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Singin' In The Rain

movie reviewmovie reviewmovie reviewmovie review out of 4 Movie Review: Singin' In The Rain

Starring: Gene Kelly, Donald O'Connor
Director: Gene Kelly
Rated: G
RunTime: 103 Minutes
Release Date: April 1952
Genres: Classic, Music, Comedy, Romance

*Also starring: Debbie Reynolds, Jean Hagen, King Donovan, Millard Mitchell, Cyd Charisse

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1.  Dragan Antulov review follows movie reviewmovie reviewmovie reviewmovie review
2.  Brian Koller read the review movie reviewmovie reviewmovie reviewmovie review
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Review by Dragan Antulov
4 stars out of 4

Contemporary Hollywood producers are often accused for the damage they do to the reputation of American and world cinema heritage by misusing old, classic movies as nothing more than basis for cheap, empty and soulless remakes. However, the misuse of the cinema heritage isn't the new phenomenon; even some very talented authors and true artists give a new, sometimes even twisted, perception of the old films. The most notorious example is Stanley Kubrick in his CLOCKWORK ORANGE - a single scene in this film was enough to give totally different spin to one of the most beloved films of all times - 1952 musical SINGIN' IN THE RAIN.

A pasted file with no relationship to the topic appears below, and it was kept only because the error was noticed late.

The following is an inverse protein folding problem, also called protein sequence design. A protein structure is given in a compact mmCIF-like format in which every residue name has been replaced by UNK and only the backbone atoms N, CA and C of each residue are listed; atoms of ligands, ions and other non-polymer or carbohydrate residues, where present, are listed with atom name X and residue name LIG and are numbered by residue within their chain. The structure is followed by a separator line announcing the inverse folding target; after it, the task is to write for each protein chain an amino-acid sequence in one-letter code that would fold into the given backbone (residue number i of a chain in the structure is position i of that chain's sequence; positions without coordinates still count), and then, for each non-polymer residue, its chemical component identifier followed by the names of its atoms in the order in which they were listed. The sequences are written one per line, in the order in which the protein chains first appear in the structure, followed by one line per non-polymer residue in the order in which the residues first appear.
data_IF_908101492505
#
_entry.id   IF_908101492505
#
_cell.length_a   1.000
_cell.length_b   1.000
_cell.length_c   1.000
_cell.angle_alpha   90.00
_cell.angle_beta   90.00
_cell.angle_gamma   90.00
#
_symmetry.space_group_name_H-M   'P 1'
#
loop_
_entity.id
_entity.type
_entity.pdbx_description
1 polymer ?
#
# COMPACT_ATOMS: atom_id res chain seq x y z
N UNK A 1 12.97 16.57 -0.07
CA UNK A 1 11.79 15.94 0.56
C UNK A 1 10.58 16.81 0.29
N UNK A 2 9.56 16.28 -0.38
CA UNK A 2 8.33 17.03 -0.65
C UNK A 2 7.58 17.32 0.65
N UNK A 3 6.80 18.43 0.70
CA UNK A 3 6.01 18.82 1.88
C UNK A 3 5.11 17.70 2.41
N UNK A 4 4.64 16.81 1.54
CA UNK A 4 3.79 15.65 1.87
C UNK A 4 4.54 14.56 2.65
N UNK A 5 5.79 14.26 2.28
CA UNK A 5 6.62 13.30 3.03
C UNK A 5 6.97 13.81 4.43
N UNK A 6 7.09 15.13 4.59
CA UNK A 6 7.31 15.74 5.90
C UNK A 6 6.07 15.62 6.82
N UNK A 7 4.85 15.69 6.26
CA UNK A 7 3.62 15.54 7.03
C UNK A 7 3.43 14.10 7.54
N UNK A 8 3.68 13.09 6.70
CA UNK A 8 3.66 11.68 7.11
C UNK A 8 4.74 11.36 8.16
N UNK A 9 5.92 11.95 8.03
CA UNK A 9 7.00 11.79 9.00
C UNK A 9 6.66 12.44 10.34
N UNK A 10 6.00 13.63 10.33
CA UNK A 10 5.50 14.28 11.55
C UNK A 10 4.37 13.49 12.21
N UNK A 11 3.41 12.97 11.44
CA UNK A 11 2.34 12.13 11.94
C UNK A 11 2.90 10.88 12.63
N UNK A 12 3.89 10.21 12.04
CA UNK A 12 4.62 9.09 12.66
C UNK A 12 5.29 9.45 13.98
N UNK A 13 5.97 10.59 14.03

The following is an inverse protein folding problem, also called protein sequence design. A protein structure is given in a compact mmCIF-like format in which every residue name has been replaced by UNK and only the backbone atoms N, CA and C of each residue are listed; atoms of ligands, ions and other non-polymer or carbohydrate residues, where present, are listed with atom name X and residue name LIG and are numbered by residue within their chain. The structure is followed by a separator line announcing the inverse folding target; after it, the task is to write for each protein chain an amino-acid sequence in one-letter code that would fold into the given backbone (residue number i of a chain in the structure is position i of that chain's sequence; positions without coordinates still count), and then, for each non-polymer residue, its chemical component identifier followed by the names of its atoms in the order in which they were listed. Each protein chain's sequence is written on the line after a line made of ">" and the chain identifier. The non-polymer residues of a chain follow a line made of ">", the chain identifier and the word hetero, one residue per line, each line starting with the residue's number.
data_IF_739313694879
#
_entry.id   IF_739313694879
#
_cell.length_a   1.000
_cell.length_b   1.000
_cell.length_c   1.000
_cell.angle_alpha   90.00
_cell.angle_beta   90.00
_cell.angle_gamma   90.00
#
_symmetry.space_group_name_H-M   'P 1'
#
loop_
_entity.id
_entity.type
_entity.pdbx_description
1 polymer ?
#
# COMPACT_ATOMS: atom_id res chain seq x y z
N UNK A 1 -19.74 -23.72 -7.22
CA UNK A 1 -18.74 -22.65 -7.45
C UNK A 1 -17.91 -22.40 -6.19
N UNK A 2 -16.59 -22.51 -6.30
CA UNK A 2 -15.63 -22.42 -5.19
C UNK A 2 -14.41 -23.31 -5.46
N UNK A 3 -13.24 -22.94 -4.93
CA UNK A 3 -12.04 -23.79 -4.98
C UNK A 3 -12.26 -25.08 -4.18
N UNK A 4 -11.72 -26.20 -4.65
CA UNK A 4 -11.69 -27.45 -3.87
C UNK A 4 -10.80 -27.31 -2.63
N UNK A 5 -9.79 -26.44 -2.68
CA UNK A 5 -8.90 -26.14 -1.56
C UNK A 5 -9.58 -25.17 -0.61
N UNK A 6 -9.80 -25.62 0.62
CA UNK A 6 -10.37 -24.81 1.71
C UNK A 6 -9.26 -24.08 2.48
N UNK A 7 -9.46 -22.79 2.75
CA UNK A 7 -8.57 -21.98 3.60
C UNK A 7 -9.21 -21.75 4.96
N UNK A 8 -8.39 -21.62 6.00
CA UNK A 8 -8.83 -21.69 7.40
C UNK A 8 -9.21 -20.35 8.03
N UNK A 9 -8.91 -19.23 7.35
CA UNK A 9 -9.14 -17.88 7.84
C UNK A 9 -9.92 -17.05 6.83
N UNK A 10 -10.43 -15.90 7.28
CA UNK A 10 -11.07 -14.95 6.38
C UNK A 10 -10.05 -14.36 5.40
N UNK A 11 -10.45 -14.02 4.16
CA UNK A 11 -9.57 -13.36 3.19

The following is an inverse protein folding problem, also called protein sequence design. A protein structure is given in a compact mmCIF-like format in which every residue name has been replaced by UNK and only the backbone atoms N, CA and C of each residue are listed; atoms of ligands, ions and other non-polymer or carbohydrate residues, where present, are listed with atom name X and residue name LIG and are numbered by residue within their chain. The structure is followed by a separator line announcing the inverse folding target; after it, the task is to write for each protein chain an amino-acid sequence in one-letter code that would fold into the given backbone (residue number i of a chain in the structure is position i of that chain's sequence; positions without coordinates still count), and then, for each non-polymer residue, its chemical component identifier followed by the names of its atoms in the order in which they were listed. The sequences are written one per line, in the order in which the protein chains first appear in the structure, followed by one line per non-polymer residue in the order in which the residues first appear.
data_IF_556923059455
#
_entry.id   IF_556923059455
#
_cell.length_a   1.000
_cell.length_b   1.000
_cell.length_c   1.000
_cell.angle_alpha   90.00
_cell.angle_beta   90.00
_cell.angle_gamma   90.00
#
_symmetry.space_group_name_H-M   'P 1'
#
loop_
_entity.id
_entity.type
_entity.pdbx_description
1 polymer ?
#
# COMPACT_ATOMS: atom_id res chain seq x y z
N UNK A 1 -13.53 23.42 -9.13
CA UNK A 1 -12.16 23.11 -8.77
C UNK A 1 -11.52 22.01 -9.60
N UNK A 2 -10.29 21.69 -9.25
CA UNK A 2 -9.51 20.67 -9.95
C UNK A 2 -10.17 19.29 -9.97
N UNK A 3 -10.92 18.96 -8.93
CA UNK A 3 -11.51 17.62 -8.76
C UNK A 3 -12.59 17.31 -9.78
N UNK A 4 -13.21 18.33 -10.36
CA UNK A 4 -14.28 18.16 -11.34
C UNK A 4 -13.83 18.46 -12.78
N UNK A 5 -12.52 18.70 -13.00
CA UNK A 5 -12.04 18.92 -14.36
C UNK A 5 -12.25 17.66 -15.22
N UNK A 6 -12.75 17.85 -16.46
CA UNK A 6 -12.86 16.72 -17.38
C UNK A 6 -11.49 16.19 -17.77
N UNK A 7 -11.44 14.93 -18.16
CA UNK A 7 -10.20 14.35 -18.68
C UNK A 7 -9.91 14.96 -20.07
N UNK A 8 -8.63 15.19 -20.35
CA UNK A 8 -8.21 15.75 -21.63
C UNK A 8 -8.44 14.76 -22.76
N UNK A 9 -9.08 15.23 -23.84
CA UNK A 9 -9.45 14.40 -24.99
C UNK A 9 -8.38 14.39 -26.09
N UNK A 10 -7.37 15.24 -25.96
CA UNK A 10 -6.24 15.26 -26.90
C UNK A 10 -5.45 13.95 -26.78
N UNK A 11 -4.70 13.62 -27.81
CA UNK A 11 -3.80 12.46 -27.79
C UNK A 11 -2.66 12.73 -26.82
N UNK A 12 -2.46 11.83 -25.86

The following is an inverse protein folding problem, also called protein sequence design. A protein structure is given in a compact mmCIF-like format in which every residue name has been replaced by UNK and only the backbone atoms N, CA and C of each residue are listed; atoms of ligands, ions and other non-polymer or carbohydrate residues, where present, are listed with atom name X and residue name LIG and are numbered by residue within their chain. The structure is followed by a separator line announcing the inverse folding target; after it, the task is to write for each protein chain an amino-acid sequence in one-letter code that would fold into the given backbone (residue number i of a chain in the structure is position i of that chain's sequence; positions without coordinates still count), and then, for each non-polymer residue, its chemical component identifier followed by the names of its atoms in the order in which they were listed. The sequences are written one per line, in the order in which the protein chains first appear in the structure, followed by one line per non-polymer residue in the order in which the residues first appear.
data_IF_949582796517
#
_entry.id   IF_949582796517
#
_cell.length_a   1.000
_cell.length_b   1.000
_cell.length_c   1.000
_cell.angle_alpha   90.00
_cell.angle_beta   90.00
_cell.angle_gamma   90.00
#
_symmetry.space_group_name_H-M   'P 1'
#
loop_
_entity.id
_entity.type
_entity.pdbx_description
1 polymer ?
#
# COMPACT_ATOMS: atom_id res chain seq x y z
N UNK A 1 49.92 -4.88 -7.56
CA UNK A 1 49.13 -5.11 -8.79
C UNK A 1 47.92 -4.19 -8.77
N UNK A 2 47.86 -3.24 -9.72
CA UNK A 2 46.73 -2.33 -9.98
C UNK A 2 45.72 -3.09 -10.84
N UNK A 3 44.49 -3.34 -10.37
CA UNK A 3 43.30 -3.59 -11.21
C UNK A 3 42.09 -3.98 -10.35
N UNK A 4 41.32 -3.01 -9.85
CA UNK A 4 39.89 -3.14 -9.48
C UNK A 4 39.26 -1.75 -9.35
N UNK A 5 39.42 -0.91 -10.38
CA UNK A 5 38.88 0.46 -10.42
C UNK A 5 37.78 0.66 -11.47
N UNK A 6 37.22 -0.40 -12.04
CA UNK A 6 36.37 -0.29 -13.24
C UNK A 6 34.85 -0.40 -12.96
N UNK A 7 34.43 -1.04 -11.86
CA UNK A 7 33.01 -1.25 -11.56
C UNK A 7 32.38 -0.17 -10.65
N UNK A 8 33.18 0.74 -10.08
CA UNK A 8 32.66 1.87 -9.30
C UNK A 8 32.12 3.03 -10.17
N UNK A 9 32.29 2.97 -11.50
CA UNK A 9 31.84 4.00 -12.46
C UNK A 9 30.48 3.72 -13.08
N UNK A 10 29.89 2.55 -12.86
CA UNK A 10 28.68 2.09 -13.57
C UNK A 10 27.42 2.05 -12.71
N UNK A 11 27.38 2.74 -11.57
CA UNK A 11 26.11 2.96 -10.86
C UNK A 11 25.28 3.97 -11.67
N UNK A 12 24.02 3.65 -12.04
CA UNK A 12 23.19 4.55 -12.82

And that is really sad, because SINGIN' IN THE RAIN isn't just one of the classics of Old Hollywood. It is also one very fine example of a genre that is almost banished from the big studios of today - musicals. Author of this review used to adore that genre, especially the spectacular MGM musicals made in 1940s and 1950s; in his earlier years, they showed the magical, fairytale universes that used to created the same sense of wonder like Lucas and his saga about a galaxies far away. But things changed - in 1970s and 1980s Hollywood found new ways to attract and entertain mass audience, ways that required less talent and creativity than those necessary for musicals. That was the reason why the genre of musicals became obsolete and, unlike western, didn't find a way to adapt to new realities. But that sad fact was a blessing for the musicals of the Old Hollywood - because they never had to compete with the newer musicals, they kept their reputation as the best films of the genre. And that also helped them to keep their reputation among both the nostalgic audience and art-loving filmophiles.